In Chicago, a peaceful meeting at Chicago’s Haymarket Square was broken up by police. But a man named Schnaubelt threw a bomb into the crowd, killing several police officers, and launching what became known as the “Haymarket Riot.” The violence put an end, for a while, to the calls for an eight-hour workday.

In 1893, another depression led to another strike, this time against the Pullman Palace Car Company. Management slashed workers pay but did not cut the pay of management; predictably, the workers rebelled. They were led by Eugene V. Debs, who initially opposed the strike, fearing the mood in the country was not well suited to support their needs at this time. The Pullman railroad cars were created in the city of Pullman, in a near-feudal setting:
Its residents all worked for the Pullman company, their paychecks drawn from Pullman bank, and their rent, set by Pullman, deducted automatically from their weekly paychecks. The town, and the company, operated smoothly and successfully for more than a decade.
When the Pullman company started laying off workers, cutting wages, but not cutting rents, employees, led by the American Railway Union under Eugene Debs, walked out. Railroad workers in other cities started boycotting trains carrying Pullman cars. And the President, Grover Cleveland, stepped in. He claimed the strike interfered with the ability of the federal government to deliver mail, and therefore declared the strike a federal crime. (As a side note, Debs was not a Socialist at the time of his arrest. He became one while jailed, where he started reading Karl Marx.)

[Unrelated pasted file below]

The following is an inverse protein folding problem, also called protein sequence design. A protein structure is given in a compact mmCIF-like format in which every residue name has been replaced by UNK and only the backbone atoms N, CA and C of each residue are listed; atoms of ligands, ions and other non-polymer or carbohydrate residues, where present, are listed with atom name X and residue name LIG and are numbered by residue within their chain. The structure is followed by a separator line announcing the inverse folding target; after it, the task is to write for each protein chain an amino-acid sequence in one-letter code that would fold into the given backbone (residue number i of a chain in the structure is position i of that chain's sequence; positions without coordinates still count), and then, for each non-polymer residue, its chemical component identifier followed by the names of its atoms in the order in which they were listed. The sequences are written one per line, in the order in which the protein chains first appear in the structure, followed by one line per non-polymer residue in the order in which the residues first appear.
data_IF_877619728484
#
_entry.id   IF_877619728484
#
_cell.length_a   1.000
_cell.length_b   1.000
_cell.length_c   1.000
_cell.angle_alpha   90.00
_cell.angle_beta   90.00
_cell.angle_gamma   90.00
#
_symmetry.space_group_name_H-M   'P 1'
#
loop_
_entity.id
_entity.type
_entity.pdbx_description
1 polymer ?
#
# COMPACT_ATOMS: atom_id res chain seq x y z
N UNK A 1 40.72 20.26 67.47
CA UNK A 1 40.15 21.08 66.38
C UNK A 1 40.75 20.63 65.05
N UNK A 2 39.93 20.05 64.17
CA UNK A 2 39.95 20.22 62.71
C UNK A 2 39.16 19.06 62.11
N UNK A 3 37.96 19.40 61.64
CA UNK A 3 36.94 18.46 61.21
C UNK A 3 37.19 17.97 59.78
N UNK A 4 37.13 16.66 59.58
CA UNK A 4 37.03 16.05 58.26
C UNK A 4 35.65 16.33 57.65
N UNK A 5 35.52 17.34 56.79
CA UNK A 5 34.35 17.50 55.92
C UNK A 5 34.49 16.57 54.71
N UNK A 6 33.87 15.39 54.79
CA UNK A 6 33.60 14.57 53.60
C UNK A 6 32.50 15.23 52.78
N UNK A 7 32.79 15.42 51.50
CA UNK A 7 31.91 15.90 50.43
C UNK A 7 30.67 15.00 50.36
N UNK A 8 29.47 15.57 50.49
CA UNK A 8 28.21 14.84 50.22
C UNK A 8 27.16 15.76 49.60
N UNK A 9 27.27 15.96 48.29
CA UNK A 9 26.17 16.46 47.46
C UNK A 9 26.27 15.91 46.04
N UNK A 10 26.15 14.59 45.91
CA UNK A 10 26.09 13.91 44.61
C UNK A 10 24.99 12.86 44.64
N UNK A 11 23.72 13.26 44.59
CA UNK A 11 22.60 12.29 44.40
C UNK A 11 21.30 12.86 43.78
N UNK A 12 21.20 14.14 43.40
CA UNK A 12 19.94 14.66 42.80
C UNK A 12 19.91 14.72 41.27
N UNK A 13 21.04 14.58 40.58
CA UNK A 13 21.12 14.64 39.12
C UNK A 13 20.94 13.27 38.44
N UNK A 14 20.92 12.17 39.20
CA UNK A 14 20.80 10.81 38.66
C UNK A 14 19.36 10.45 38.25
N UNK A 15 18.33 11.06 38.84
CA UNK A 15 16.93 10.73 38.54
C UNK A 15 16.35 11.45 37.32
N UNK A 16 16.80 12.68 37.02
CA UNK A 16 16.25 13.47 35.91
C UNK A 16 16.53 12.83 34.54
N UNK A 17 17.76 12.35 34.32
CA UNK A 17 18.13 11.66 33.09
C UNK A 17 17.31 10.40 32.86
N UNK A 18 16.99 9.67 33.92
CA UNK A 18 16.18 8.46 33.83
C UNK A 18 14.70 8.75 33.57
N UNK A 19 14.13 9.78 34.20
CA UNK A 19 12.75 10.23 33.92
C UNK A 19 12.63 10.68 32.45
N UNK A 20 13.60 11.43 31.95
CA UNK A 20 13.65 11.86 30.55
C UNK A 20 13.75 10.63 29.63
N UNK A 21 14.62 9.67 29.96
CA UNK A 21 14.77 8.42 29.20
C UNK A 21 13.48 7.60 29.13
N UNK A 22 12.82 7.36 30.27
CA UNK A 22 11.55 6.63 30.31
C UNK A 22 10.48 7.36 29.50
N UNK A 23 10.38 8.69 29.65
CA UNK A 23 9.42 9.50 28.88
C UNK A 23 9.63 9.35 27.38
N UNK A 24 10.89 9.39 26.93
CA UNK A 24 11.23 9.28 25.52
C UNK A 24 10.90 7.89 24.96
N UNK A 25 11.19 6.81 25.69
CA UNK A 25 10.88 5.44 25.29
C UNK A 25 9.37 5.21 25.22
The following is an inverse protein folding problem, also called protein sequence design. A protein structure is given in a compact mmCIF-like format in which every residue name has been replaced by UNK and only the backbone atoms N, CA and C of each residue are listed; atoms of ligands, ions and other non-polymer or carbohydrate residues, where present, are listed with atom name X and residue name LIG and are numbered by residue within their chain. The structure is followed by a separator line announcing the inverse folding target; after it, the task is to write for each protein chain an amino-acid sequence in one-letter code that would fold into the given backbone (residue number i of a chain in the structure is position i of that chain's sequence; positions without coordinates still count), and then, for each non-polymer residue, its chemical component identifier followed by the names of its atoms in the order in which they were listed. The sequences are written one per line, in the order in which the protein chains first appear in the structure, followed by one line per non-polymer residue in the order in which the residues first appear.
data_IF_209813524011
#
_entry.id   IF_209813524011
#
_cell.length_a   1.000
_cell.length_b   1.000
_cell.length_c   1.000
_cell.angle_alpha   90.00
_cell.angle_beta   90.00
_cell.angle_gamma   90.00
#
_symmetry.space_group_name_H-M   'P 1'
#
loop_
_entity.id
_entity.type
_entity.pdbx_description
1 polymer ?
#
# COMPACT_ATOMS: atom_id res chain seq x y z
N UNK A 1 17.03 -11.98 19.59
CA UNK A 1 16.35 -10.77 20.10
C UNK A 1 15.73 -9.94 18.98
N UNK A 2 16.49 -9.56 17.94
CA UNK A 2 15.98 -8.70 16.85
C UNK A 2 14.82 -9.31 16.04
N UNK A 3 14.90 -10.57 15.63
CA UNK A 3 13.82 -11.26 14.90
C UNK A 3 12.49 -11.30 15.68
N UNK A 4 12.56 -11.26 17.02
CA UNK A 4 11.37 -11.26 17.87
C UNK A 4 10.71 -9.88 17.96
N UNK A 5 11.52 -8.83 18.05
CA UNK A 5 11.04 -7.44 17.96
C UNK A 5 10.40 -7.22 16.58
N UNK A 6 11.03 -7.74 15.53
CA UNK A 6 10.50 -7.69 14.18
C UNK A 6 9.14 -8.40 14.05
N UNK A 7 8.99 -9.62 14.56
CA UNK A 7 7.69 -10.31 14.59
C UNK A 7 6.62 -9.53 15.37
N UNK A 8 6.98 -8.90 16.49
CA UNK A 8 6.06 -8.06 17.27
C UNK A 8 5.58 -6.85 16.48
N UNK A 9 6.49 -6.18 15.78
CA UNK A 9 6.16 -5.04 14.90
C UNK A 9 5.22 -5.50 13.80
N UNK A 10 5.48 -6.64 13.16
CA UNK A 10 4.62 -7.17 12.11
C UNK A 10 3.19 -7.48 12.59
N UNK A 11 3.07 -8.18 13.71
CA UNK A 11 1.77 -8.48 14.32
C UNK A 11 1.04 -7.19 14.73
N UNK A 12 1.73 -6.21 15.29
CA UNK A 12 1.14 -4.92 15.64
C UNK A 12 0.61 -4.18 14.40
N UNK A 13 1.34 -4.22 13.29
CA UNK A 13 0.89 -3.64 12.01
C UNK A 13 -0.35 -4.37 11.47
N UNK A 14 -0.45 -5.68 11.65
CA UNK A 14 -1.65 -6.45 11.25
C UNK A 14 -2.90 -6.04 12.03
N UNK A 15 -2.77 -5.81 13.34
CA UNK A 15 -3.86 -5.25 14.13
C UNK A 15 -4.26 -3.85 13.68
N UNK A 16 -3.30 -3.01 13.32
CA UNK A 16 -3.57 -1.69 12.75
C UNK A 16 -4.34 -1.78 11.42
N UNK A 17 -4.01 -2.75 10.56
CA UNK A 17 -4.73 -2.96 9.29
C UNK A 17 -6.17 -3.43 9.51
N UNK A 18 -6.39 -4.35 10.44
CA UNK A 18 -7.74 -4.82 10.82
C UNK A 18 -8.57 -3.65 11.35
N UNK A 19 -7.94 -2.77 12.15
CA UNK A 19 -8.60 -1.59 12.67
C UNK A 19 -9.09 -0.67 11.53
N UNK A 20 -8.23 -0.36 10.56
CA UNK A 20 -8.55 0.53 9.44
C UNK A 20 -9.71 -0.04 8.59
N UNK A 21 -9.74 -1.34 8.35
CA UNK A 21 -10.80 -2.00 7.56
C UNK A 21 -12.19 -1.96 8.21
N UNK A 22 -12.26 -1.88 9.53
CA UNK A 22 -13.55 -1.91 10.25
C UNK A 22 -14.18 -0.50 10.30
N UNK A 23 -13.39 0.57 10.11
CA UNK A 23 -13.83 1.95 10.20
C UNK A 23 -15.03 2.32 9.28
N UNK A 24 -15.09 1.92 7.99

Miners were having the least success with their protests. Coal was known as black gold then in the same way oil is called black gold now. Coal powered industry. Without coal, there was no market growth. Federal troops were frequently brought in to break up coal miner strikes.

The first major miners’ strike came in the same state where the most tragic strike would also take place: Colorado.

These events also introduce us to one of the most extraordinary women of the labor movement, one who would not live to see a magazine named after her: Mary Harris Jones, AKA Mother Jones. Born poor in Ireland, she came to America when her father established himself as an American citizen and sent home for his family. She married a union man, who died in a fever epidemic when she was only in her mid thirties. She worked for a time for the very wealthy in Chicago, and was struck by the gap between their outrageous fortune and the extreme poverty of the workers she could see through the window.